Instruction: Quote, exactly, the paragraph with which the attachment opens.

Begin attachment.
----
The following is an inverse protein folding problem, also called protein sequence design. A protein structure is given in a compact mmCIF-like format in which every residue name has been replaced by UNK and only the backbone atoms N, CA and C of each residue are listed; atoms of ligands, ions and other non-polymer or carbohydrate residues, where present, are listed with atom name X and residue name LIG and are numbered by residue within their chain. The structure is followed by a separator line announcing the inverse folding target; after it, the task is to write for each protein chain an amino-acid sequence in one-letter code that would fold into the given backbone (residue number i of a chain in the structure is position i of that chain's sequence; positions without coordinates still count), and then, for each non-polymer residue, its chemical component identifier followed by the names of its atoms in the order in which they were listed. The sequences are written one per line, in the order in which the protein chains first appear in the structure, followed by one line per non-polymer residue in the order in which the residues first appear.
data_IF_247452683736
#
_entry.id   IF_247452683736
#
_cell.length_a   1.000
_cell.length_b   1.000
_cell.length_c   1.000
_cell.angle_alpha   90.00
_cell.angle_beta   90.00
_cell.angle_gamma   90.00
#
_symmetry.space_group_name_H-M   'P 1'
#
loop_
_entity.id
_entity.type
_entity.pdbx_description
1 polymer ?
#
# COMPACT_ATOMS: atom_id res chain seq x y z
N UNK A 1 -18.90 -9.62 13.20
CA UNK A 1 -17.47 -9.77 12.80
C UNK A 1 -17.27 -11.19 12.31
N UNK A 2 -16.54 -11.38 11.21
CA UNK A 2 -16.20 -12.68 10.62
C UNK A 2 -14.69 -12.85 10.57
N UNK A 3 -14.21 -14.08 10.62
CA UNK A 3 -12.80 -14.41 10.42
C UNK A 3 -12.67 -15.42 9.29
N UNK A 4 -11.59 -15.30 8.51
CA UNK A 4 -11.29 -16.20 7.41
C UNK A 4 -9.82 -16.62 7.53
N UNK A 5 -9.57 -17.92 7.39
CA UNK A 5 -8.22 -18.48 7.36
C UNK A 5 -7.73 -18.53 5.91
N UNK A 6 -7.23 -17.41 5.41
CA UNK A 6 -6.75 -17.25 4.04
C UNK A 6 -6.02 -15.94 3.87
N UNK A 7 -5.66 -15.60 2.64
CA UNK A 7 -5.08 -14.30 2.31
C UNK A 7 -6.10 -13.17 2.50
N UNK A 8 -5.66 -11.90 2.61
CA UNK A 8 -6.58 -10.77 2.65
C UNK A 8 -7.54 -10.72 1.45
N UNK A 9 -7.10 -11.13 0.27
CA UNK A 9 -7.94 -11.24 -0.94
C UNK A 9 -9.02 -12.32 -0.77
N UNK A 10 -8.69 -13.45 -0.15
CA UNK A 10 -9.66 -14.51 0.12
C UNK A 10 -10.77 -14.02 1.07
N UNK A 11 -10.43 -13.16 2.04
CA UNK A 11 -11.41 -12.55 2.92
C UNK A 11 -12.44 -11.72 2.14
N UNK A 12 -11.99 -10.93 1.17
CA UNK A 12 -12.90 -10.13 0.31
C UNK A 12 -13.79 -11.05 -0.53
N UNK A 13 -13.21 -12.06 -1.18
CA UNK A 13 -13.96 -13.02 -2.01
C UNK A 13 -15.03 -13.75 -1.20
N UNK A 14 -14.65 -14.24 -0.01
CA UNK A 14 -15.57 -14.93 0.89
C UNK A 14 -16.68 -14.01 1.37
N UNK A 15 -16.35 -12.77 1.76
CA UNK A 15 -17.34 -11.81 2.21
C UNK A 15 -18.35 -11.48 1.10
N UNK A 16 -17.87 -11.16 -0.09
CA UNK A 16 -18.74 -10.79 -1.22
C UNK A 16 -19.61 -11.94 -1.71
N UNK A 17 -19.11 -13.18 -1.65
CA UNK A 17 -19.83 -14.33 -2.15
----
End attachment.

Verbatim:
The following is an inverse protein folding problem, also called protein sequence design. A protein structure is given in a compact mmCIF-like format in which every residue name has been replaced by UNK and only the backbone atoms N, CA and C of each residue are listed; atoms of ligands, ions and other non-polymer or carbohydrate residues, where present, are listed with atom name X and residue name LIG and are numbered by residue within their chain. The structure is followed by a separator line announcing the inverse folding target; after it, the task is to write for each protein chain an amino-acid sequence in one-letter code that would fold into the given backbone (residue number i of a chain in the structure is position i of that chain's sequence; positions without coordinates still count), and then, for each non-polymer residue, its chemical component identifier followed by the names of its atoms in the order in which they were listed. The sequences are written one per line, in the order in which the protein chains first appear in the structure, followed by one line per non-polymer residue in the order in which the residues first appear.